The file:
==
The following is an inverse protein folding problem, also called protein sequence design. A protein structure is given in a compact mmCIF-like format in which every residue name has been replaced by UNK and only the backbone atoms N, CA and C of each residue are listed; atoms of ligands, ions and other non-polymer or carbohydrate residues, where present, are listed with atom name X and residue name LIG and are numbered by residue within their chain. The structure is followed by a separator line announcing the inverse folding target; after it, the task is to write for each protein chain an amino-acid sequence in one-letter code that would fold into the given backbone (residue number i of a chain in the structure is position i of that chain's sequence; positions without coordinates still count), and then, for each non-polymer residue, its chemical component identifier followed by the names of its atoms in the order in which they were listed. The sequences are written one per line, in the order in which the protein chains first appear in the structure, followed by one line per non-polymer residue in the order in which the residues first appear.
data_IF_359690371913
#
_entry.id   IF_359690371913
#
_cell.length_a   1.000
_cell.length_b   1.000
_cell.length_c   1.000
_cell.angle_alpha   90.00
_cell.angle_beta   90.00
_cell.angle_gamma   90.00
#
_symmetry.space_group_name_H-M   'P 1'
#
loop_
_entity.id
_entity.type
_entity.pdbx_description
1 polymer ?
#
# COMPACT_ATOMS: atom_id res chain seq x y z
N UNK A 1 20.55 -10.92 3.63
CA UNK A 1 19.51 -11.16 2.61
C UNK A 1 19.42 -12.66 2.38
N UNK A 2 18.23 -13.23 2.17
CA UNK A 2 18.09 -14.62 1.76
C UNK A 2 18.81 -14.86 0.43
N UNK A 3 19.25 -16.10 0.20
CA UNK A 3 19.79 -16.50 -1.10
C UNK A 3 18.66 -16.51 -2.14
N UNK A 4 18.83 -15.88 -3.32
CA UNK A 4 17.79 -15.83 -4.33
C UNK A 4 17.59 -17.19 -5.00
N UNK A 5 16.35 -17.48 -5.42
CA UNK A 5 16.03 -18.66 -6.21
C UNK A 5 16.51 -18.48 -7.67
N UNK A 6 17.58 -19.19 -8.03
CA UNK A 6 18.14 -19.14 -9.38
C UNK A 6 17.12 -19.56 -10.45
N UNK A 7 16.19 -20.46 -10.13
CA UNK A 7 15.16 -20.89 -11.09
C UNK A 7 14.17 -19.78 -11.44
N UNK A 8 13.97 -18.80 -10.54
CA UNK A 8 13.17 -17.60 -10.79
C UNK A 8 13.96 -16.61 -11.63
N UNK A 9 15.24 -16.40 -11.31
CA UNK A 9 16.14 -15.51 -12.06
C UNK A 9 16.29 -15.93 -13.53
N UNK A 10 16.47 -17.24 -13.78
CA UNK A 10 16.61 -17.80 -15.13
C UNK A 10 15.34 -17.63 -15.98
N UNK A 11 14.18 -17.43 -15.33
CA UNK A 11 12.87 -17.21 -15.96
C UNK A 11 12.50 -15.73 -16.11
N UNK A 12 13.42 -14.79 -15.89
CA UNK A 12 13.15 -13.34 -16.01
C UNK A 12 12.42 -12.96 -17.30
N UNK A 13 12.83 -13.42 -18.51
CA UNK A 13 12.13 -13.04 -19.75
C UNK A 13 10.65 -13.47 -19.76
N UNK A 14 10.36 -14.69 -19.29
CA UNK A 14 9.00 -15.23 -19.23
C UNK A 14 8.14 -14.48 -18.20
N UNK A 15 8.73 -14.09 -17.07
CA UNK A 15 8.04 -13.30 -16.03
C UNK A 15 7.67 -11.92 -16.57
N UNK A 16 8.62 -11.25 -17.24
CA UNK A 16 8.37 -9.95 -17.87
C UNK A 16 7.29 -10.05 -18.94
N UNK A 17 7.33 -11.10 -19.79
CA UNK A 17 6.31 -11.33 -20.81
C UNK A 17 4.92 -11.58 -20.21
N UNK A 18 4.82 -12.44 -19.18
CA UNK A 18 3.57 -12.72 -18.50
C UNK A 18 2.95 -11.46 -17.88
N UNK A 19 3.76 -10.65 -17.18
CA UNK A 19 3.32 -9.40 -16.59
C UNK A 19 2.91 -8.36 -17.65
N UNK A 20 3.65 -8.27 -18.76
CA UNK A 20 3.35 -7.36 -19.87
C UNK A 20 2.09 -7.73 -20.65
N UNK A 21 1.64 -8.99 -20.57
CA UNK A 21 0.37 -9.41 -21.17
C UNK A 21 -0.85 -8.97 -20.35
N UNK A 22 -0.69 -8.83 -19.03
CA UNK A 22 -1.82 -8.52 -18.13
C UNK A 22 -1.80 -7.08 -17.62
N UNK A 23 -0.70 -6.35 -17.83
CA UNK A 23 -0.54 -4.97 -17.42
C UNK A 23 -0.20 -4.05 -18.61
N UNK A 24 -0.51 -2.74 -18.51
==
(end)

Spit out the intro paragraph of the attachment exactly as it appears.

The following is an inverse protein folding problem, also called protein sequence design. A protein structure is given in a compact mmCIF-like format in which every residue name has been replaced by UNK and only the backbone atoms N, CA and C of each residue are listed; atoms of ligands, ions and other non-polymer or carbohydrate residues, where present, are listed with atom name X and residue name LIG and are numbered by residue within their chain. The structure is followed by a separator line announcing the inverse folding target; after it, the task is to write for each protein chain an amino-acid sequence in one-letter code that would fold into the given backbone (residue number i of a chain in the structure is position i of that chain's sequence; positions without coordinates still count), and then, for each non-polymer residue, its chemical component identifier followed by the names of its atoms in the order in which they were listed. The sequences are written one per line, in the order in which the protein chains first appear in the structure, followed by one line per non-polymer residue in the order in which the residues first appear.